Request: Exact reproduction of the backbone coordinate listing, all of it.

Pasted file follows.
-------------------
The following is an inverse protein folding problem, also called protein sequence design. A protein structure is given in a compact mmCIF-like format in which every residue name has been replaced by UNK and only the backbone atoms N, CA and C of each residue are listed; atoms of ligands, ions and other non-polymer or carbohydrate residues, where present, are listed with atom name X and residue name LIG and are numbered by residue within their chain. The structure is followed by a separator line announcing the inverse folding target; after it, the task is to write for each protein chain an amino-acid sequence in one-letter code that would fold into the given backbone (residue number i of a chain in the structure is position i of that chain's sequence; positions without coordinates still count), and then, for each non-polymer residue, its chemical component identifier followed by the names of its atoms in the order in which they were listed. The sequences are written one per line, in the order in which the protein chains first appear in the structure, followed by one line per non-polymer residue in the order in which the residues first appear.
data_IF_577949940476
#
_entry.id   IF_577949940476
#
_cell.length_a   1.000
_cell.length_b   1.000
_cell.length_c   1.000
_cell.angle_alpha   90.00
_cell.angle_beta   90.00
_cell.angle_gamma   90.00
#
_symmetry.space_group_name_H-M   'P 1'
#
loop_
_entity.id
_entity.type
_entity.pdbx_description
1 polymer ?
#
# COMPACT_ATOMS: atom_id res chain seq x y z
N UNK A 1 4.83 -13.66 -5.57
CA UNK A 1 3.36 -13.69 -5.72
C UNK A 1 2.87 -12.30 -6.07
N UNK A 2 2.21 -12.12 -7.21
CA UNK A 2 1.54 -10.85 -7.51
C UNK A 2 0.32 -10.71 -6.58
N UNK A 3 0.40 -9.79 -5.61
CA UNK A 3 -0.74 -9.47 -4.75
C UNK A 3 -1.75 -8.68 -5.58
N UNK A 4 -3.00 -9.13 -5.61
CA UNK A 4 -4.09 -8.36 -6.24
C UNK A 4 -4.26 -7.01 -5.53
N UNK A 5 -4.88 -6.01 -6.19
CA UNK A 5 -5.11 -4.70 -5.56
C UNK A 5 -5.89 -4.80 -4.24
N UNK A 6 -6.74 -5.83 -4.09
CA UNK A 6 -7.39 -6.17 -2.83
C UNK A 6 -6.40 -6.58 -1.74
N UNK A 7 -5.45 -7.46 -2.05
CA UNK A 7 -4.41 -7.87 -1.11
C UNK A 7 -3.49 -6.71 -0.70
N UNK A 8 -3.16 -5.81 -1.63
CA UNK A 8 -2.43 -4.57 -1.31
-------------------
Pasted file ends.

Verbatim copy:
The following is an inverse protein folding problem, also called protein sequence design. A protein structure is given in a compact mmCIF-like format in which every residue name has been replaced by UNK and only the backbone atoms N, CA and C of each residue are listed; atoms of ligands, ions and other non-polymer or carbohydrate residues, where present, are listed with atom name X and residue name LIG and are numbered by residue within their chain. The structure is followed by a separator line announcing the inverse folding target; after it, the task is to write for each protein chain an amino-acid sequence in one-letter code that would fold into the given backbone (residue number i of a chain in the structure is position i of that chain's sequence; positions without coordinates still count), and then, for each non-polymer residue, its chemical component identifier followed by the names of its atoms in the order in which they were listed. The sequences are written one per line, in the order in which the protein chains first appear in the structure, followed by one line per non-polymer residue in the order in which the residues first appear.
data_IF_577949940476
#
_entry.id   IF_577949940476
#
_cell.length_a   1.000
_cell.length_b   1.000
_cell.length_c   1.000
_cell.angle_alpha   90.00
_cell.angle_beta   90.00
_cell.angle_gamma   90.00
#
_symmetry.space_group_name_H-M   'P 1'
#
loop_
_entity.id
_entity.type
_entity.pdbx_description
1 polymer ?
#
# COMPACT_ATOMS: atom_id res chain seq x y z
N UNK A 1 4.83 -13.66 -5.57
CA UNK A 1 3.36 -13.69 -5.72
C UNK A 1 2.87 -12.30 -6.07
N UNK A 2 2.21 -12.12 -7.21
CA UNK A 2 1.54 -10.85 -7.51
C UNK A 2 0.32 -10.71 -6.58
N UNK A 3 0.40 -9.79 -5.61
CA UNK A 3 -0.74 -9.47 -4.75
C UNK A 3 -1.75 -8.68 -5.58
N UNK A 4 -3.00 -9.13 -5.61
CA UNK A 4 -4.09 -8.36 -6.24
C UNK A 4 -4.26 -7.01 -5.53
N UNK A 5 -4.88 -6.01 -6.19
CA UNK A 5 -5.11 -4.70 -5.56
C UNK A 5 -5.89 -4.80 -4.24
N UNK A 6 -6.74 -5.83 -4.09
CA UNK A 6 -7.39 -6.17 -2.83
C UNK A 6 -6.40 -6.58 -1.74
N UNK A 7 -5.45 -7.46 -2.05
CA UNK A 7 -4.41 -7.87 -1.11
C UNK A 7 -3.49 -6.71 -0.70
N UNK A 8 -3.16 -5.81 -1.63
CA UNK A 8 -2.43 -4.57 -1.31